The forecasters have cut their estimates for growth in 2007, even as their outlook for the labor market holds about steady. On a year-over-year basis, real GDP will grow 2.1 percent in 2007, down 0.7 percentage point from the previous estimate of 2.8 percent. This downward revision is temporary, as the forecasters see growth rebounding in 2008, to 2.9 percent, nearly the same rate they expected in the last survey. The outlook for the labor market, in contrast, looks about the same now as it did three months ago. The unemployment rate is expected to average 4.6 percent this year, down from 4.7 percent previously, and 4.8 percent next year, unchanged from the previous survey. On the jobs front, the forecasters see nonfarm payrolls increasing at a rate of 151,000 jobs per month in 2007 and 122,000 per month in 2008. Previously, the forecasters thought nonfarm payroll employment would rise 135,000 per month in 2007 and 131,000 per month in 2008.
The accompanying charts show how the forecasters have revised their estimates of the probability that year-over-year growth in real GDP will fall into each of six ranges. Growth in 2007 (See Chart) is most likely to fall in the range of 2.0 to 2.9 percent, just as the forecasters estimated in the last survey. However, compared with their estimates three months ago, the forecasters see a much higher chance that growth will fall in the lower range of 1.0 to 1.9 percent. In 2008 (See Chart), the forecasters are assigning the highest probability to growth in the range 2.0 to 2.9 percent. Previously, the highest probability was assigned to growth in the range 3.0 to 3.9 percent.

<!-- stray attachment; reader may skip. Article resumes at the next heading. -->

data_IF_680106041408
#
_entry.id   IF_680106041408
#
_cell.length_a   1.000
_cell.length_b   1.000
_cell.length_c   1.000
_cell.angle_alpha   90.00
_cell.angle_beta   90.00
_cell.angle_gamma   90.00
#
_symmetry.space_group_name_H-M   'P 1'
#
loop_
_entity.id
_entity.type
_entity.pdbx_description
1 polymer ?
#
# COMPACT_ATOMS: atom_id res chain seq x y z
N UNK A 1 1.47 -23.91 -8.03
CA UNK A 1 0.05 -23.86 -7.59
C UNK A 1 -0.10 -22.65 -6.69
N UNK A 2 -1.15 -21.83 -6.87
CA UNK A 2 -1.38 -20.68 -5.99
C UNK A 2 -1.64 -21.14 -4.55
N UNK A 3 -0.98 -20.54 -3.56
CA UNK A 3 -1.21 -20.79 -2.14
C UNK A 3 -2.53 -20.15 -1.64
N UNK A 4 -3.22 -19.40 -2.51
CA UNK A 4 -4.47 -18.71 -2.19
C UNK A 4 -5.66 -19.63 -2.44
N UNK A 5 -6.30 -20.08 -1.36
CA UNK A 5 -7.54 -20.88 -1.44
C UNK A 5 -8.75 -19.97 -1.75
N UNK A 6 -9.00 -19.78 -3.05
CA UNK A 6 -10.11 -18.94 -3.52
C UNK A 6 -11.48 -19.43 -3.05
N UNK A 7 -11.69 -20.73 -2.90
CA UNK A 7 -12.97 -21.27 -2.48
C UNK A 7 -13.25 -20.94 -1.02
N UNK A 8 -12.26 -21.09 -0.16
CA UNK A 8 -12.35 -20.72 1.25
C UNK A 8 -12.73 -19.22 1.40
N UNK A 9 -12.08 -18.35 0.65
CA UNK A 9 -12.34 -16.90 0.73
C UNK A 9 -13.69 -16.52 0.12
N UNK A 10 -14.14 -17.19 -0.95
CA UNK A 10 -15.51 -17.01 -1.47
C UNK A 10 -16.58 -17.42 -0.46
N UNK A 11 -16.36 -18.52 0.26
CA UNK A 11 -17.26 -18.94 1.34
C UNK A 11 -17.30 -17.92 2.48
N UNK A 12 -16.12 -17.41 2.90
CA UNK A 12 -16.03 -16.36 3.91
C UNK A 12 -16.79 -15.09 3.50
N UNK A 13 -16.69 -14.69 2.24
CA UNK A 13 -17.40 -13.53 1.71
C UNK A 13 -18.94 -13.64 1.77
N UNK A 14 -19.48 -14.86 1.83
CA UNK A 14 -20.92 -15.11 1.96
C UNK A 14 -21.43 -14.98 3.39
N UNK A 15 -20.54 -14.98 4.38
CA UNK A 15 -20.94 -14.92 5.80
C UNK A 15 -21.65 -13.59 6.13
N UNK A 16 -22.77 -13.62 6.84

The forecasters have not much altered their assessment of the risk for a quarter of negative growth in real GDP, even though they have cut their estimates for growth in 2007. The forecasters see an 11.75 percent chance of negative growth in the current quarter, down slightly from 13.14 percent in the last survey. The forecasters have raised their estimates over the next three quarters, but not by much.
A nearly flat path for short-term interest rates accompanies the forecast. The panelists see the rate on three-month Treasury bills holding steady at 5.0 percent in the middle of the year, before falling just 0.10 percentage point, to 4.9 percent, over the next three quarters. This is the same path the forecasters expected in the last survey. On an annual-average basis, the three-month rate will average 5.0 percent this year and 4.9 percent next year. On the long end of the maturity spectrum, the rate on 10-year Treasury bonds will average 4.7 percent in 2007, down from 4.9 percent in the last survey, and 4.9 percent in 2008, down from 5.0 percent previously
The Federal Reserve Bank of Philadelphia thanks the following forecasters for their participation in recent surveys: